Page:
Student life wise, Liz told us that about 1/3 of students participate in Greek life, but she noted that pledging doesn't start until winter of the first year, so new arrivals can focus on academics. This policy also times it to coincide with basketball season, which is a pretty big deal at Duke. I didn't get any pictures (I was pressed for time), but my visit was smack in the middle of "tenting", when students set up a 24-hour per day campsite for six weeks to make sure that they are at the front of the line for tickets against arch-rival UNC in their annual basketball game. The tent city is known as Krzyzewski-ville after legendary coach Mike Krzyzewski. This was held out as a particular example of school spirit, but it seems like Duke students are extremely proud of being Duke students, and not just for basketball.

© 2018 Ethan Lewis
Academically, Duke is clearly a top-notch educational institution. The admissions presentation spent some time talking about an interesting program called "Duke Engage", which is a competitive (students have to apply) program that pays all the expenses for a student-planned educational trip with a social engagement component for a summer. Chris Briggs described it as "a fully funded chance to do something in the world; an 8-10 week summer experience to go humbly to learn and serve". Funded by the Bill and Melinda Gates Foundation (Mrs. Gates is a double alumn of Duke), this is a VERY exciting program. I read this article in the Duke magazine about it, which indicates that 80% of students who do Duke Engage "say that the experience influenced their career plans". I have no doubt that this would be a very strong reason to consider Duke for many students, especially those who are already committed to community service and engagement.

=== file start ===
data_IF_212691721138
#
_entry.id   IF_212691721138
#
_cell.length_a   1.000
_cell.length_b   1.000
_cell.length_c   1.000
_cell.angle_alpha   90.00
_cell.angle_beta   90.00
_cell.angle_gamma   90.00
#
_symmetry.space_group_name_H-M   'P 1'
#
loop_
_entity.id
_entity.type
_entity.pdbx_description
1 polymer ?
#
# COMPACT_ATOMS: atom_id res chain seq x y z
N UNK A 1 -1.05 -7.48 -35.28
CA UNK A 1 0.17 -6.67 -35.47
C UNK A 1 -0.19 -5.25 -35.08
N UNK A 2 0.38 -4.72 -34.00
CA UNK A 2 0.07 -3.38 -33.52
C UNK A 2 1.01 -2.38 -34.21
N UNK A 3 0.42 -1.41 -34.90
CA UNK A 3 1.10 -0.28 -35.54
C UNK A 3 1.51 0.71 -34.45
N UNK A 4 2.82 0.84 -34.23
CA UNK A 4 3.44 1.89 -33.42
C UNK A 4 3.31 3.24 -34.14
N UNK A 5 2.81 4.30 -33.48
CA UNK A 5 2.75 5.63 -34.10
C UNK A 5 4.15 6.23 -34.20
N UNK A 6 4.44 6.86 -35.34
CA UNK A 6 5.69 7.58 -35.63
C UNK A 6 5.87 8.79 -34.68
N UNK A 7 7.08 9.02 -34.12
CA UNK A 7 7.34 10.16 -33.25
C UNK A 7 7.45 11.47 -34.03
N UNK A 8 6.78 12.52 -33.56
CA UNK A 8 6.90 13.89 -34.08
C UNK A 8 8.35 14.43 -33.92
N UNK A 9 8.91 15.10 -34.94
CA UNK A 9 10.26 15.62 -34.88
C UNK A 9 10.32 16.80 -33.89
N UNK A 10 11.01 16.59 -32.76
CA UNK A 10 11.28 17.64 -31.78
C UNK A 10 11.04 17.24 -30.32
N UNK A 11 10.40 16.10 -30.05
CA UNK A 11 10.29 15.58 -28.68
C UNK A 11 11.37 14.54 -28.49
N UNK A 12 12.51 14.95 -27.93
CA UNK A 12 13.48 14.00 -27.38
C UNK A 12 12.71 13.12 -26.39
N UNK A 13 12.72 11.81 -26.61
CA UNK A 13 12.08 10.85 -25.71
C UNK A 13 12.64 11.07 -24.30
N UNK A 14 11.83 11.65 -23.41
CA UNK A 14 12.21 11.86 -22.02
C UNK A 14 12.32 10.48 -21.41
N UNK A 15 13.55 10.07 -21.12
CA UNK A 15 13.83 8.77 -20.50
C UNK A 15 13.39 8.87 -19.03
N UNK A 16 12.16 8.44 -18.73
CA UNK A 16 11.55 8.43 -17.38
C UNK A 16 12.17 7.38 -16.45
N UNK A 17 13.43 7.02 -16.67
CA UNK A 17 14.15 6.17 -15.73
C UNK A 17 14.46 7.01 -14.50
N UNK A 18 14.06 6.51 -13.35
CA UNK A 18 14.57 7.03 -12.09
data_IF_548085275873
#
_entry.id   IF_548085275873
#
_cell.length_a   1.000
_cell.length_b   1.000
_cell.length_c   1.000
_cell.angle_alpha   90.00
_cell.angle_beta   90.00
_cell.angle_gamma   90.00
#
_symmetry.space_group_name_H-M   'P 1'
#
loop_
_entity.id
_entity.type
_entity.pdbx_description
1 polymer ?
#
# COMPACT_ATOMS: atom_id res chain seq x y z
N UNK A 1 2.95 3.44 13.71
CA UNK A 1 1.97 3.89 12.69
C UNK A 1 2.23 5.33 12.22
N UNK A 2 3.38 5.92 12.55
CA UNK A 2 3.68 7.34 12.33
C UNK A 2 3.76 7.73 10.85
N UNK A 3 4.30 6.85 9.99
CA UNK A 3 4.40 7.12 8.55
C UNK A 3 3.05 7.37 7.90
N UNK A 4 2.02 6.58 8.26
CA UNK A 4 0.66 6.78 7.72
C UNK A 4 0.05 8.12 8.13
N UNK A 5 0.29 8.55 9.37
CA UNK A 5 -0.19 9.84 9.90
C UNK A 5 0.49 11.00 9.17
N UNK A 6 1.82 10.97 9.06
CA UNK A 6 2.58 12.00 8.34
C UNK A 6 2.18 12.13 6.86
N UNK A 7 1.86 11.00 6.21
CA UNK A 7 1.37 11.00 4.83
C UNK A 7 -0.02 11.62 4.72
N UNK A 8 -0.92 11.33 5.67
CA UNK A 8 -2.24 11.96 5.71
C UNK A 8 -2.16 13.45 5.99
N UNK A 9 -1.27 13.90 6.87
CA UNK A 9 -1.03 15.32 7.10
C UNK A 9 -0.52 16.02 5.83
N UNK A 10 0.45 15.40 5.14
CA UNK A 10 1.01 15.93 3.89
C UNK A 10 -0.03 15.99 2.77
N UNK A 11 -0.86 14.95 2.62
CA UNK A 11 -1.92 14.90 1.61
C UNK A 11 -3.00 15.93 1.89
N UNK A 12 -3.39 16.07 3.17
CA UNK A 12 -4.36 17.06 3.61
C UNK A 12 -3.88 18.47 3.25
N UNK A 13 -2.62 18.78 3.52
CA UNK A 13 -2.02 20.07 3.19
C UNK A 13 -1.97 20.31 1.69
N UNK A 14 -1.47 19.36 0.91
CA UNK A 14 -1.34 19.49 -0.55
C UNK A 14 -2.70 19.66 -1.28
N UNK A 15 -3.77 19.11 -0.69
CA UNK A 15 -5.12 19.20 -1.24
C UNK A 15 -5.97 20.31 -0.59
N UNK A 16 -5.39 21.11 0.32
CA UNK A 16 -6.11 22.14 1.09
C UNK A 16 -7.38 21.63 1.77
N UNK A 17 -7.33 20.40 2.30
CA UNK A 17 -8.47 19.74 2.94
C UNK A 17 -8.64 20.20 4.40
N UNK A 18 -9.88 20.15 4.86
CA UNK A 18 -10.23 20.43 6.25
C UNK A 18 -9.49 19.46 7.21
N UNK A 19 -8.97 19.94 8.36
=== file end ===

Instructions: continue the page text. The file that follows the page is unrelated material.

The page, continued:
Chris Briggs told the audience at the info session that there are "no minimums or cutoffs" and "no formulas" for admission to Duke. He said that Duke is looking for "talented, engaged, impactful, ambitious, thoughtful and diverse students". Students should take 5 academic courses per year, including 3 years of foreign language and applicants to Pratt College of Engineering need to take Calculus, with physics being "strongly recommended". We were told that students should take the most rigorous courses available to them and that they should aim for "not straight A's, but more A's than any other grade".  While he was saying this, I was reading the admissions guide they hand out to visitors that notes that "[m]ost students who apply to Duke are in the top 10% of their class." This indicates to me that students who can't take the most rigorous courses at their school might not stand a good chance. In other words, a student can be on a path where the most rigorous courses she can take are not the hardest at the high school, and that student might have difficulty gaining admission.